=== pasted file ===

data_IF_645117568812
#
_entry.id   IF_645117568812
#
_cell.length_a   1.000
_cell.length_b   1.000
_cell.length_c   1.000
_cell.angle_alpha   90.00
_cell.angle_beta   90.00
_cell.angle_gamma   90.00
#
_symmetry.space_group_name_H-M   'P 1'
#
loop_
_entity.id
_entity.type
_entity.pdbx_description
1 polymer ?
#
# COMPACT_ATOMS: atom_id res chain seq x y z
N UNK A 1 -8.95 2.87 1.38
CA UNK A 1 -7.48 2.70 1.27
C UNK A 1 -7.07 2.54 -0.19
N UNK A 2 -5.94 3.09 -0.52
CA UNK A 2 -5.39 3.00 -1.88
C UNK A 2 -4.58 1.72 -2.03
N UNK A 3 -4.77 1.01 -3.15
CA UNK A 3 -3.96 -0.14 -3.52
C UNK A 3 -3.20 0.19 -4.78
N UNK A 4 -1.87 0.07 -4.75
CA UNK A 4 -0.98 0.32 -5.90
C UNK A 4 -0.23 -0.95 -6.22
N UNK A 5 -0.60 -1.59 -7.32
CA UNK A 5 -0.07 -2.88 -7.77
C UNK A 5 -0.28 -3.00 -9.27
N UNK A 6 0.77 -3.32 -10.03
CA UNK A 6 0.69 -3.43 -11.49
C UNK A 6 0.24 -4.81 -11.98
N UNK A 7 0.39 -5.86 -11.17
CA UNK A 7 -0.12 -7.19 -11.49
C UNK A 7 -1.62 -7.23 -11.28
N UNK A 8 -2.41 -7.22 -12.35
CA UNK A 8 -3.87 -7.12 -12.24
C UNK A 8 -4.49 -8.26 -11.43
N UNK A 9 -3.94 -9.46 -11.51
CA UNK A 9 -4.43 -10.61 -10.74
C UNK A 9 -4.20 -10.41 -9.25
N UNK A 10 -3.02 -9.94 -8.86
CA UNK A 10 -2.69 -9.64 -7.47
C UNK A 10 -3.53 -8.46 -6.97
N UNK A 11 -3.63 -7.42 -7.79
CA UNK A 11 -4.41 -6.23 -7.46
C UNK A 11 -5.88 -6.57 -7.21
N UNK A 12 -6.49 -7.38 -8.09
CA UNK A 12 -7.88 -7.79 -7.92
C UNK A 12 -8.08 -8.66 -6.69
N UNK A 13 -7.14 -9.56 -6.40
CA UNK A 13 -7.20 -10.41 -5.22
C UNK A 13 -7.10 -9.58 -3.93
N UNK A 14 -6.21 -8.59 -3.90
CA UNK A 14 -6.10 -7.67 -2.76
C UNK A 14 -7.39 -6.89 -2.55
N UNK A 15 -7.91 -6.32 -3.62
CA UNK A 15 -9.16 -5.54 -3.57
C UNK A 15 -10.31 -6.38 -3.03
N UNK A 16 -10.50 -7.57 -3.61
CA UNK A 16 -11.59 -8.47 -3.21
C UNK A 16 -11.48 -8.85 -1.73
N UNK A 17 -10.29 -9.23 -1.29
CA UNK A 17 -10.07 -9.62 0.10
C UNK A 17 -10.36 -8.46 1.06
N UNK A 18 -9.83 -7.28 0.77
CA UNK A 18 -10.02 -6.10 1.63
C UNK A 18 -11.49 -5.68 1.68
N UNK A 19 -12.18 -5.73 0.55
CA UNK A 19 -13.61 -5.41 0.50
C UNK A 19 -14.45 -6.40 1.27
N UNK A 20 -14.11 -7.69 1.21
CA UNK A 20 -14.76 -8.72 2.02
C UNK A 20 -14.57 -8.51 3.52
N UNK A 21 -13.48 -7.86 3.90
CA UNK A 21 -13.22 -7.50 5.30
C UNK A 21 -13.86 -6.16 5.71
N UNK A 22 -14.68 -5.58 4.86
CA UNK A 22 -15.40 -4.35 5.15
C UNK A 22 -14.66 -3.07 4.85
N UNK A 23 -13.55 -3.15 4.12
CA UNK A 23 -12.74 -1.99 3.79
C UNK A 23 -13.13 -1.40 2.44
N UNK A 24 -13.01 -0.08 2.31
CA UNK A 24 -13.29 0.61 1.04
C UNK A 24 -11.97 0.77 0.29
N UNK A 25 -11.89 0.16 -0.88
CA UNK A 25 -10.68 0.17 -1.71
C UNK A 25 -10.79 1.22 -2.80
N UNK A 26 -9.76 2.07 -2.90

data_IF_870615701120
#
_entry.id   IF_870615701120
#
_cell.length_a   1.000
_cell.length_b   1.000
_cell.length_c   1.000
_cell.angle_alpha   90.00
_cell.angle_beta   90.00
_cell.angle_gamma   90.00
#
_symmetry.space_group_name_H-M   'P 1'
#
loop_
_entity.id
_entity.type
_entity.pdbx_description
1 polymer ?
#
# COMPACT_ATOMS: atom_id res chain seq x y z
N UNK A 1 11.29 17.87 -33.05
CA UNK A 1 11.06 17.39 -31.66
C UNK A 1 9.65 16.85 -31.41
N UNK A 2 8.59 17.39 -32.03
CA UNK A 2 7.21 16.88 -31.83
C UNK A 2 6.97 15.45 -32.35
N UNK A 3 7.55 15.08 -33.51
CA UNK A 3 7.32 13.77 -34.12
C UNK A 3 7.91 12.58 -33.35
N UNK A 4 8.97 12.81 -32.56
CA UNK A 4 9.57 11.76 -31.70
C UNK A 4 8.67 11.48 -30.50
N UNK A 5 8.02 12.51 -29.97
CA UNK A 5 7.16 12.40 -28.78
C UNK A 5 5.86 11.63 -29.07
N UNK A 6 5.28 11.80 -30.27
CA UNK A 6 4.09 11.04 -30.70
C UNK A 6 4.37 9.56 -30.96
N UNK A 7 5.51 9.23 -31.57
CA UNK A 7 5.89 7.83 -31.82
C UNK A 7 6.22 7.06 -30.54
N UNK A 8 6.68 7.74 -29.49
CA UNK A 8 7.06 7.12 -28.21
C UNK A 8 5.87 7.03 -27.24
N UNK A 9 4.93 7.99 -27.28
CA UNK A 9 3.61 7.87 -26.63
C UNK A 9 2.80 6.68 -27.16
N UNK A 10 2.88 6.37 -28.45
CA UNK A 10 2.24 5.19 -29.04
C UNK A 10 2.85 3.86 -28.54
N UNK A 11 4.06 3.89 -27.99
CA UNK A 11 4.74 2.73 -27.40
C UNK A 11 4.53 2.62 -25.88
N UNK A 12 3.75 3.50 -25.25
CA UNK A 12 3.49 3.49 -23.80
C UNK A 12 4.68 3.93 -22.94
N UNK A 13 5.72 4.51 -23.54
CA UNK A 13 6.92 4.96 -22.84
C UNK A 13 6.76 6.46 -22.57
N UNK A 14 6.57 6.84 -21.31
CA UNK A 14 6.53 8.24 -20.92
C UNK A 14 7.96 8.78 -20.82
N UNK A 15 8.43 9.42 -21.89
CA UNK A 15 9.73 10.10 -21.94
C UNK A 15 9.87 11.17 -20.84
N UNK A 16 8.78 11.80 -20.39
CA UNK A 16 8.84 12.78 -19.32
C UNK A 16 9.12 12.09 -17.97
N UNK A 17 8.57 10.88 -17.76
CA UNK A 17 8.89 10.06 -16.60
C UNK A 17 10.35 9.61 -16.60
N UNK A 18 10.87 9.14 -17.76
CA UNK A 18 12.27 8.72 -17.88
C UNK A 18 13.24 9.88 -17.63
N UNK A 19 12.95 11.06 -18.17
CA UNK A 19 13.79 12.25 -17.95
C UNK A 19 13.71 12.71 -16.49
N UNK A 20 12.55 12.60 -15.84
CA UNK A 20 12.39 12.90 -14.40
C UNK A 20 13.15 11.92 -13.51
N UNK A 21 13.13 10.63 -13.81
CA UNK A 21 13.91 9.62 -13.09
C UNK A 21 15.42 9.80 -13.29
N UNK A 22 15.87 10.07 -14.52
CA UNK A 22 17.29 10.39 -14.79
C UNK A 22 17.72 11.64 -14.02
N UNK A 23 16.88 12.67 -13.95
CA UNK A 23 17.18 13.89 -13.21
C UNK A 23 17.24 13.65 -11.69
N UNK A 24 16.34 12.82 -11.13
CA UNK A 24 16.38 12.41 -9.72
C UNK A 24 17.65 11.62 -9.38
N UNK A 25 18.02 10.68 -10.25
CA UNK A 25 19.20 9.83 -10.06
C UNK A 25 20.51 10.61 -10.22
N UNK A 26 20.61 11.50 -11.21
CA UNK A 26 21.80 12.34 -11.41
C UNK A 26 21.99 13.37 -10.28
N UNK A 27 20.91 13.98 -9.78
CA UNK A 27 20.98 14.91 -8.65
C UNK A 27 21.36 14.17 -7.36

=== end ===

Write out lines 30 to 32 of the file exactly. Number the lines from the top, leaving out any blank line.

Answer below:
N UNK A 4 -1.87 0.07 -4.75
CA UNK A 4 -0.98 0.32 -5.90
C UNK A 4 -0.23 -0.95 -6.22